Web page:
Adidas’s ditching of TV shows the digital revolution is moving on apace

The digital revolution is growing at pace. And televising it is not on the agenda.

Not for Adidas, anyway, according to latest quotes from the sportswear giant’s CEO Kasper Rorsted.

The Adidas chief’s recent comments seem to suggest that he feels that TV ads are a thing of the past, telling CNBC, “It’s clear that the younger consumer engages with us predominately over the mobile device… digital engagement is key for us; you don’t see any TV advertising anymore.”

In a way that’s not overly surprising. A lot of brands are probably thinking the same thing – and not just in sport – and social media is awash with branded video clips that could well be TV ads themselves. But being quite so quick to dismiss TV is quite interesting.

For one thing, TV isn’t dead. Plenty of people still tune in.

And with the clamour amongst social media platforms to buy up rights to live sport, one thing is certain: sporting events still retain their ‘appointment to view’ quality. Not even major Hollywood TV shows draw in their audiences all at once, with on-demand TV now probably becoming the norm. Sport is different, though, and not something you can just watch after it’s aired. So one big group of people watching live TV, then, are sports fans.

Even if the industry is moving more and more towards live streaming on platforms like Facebook Live and Twitter’s Periscope, that’s not to say that it is anywhere near sufficiently widespread enough to proclaim the decline of traditional broadcasters. And so it’s interesting that Adidas would seemingly forego TV audiences, especially when sports fans would seem like prime consumers for the German company to target.

And yet, there are two things to note. One is the Adidas’s fitness gear isn’t so much geared towards sports fans as people who are interested in physical activity. Indeed, if there’s a crossover in those groups of people, it’s no longer an obvious one: there are plenty of sports fans who won’t exercise at all, but who enjoy watching it on TV, and plenty of people for whom a morning gym trip is a great way to start the day, whether they like sport or not. Where Adidas used to be associated with ‘sport’, do they now wish to be associated with ‘fitness’ instead?

The second thing is that TV ads are a case of putting your brand out there into the world and hoping someone notices. That may a gross oversimplification of the work that goes into reaching certain demographics and the marketing behind the ads, but I mean only to show the contrast between what Adidas seem to see in a TV ad, and what they seem to see in digital. Something which becomes even clearer when you take into account CNBC’s final quote from their interview with Rorsted:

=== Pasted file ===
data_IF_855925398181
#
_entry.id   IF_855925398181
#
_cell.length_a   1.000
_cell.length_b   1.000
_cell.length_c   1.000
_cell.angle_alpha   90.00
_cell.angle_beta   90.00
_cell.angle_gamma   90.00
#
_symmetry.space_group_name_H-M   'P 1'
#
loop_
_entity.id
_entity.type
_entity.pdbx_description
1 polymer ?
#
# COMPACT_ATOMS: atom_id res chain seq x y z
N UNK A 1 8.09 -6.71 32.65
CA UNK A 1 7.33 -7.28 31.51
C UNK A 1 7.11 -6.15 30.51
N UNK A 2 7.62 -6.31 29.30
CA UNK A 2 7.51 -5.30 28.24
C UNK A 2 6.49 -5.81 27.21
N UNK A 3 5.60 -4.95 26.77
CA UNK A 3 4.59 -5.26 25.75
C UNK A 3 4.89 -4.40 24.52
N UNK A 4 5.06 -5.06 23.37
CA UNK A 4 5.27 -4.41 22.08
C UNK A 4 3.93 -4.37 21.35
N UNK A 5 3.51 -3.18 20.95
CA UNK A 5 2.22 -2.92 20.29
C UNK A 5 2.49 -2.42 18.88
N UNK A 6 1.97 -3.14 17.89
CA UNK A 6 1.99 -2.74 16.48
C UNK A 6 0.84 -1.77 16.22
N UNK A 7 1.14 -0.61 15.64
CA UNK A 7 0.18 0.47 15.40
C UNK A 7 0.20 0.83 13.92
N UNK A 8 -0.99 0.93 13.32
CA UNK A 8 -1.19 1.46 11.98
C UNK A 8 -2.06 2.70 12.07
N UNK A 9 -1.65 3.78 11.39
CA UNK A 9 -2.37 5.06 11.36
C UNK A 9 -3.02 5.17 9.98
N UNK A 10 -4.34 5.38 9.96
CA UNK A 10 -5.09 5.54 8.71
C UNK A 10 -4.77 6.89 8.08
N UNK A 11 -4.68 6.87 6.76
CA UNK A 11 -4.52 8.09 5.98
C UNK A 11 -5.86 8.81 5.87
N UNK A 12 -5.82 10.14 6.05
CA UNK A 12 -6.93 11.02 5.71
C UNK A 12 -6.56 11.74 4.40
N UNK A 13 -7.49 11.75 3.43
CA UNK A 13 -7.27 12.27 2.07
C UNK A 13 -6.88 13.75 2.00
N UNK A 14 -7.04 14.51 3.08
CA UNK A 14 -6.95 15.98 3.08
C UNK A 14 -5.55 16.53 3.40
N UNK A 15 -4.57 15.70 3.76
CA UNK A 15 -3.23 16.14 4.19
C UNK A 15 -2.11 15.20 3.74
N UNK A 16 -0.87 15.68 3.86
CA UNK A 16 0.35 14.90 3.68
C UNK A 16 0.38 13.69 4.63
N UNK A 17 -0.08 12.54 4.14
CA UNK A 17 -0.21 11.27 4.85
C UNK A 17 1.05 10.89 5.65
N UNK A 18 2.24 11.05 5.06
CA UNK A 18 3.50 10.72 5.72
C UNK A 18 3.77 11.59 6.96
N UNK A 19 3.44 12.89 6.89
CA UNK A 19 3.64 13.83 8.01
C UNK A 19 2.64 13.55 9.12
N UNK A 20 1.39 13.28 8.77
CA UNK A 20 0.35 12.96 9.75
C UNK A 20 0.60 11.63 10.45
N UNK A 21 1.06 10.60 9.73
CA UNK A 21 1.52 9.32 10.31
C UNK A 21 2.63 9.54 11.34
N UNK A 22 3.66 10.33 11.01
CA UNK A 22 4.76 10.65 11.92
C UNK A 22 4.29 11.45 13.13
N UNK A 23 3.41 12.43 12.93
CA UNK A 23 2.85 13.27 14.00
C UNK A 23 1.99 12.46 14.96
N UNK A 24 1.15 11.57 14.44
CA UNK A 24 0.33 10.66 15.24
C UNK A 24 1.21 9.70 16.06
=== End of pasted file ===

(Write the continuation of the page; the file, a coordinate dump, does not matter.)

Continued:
“All of our engagement with the consumer is through digital media,” he said.

On TV, you can’t interact or engage: you can only talk at, not talk to. And indeed, even a quick look at the Adidas Football Twitter account will show just how important being part of the conversation is to the brand.

And that seems to be a running theme in Adidas’s strategy over the last few months. They have taken an active interest in ‘dark social’, understanding that most people who share content do so on a one-to-one basis on apps like Whatsapp and Facebook messenger rather than one-to-many social media platforms like posting to their news feed or tweeting a link.

This new trend makes it hard for brands to see what people are saying about them online: because as much as they can analyse the conversation on Twitter and Facebook, they can’t when the participants go dark into personal apps brands can’t track.

Adidas’s solution was to just join in the Whatsapp conversation, using chat groups and influencers to join in the conversation with the younger audience on ‘dark social’, not only reaching people in places where they couldn’t before, but speaking to consumers on their own level. The key there is to recognise that, as a brand, you are an intruder on a sacred, personal space, and so remaining authentic is the key. Infiltrating a WhatsApp conversation in order to sell stuff would seem like one of the biggest faux pas you could make.

The strategy seems to be a further nod towards natively digital advertising and direct engagement with consumers. One of the problems the digital arms of big brands have faced since social media became widespread is that the gains made aren’t easily quantifiable. But Adidas must think it’s working.

The final proof will be in the number of sales made, though. When it comes to sport, staying relevant in the conversation is vitally important, but in the end, sport is a physical thing. And when your raison d’etre is selling trainers and other gear, there’s always going to be a gap between how you market your wares online and what they’re actually made for. But it seems that Adidas are looking to persuade an online audience to buy, rather than a TV one.

About author

Chris McMullan
Chris McMullan 480 posts

Chris is a sports journalist and editor of Digital Sport - follow him on Twitter @CJMcMullan_

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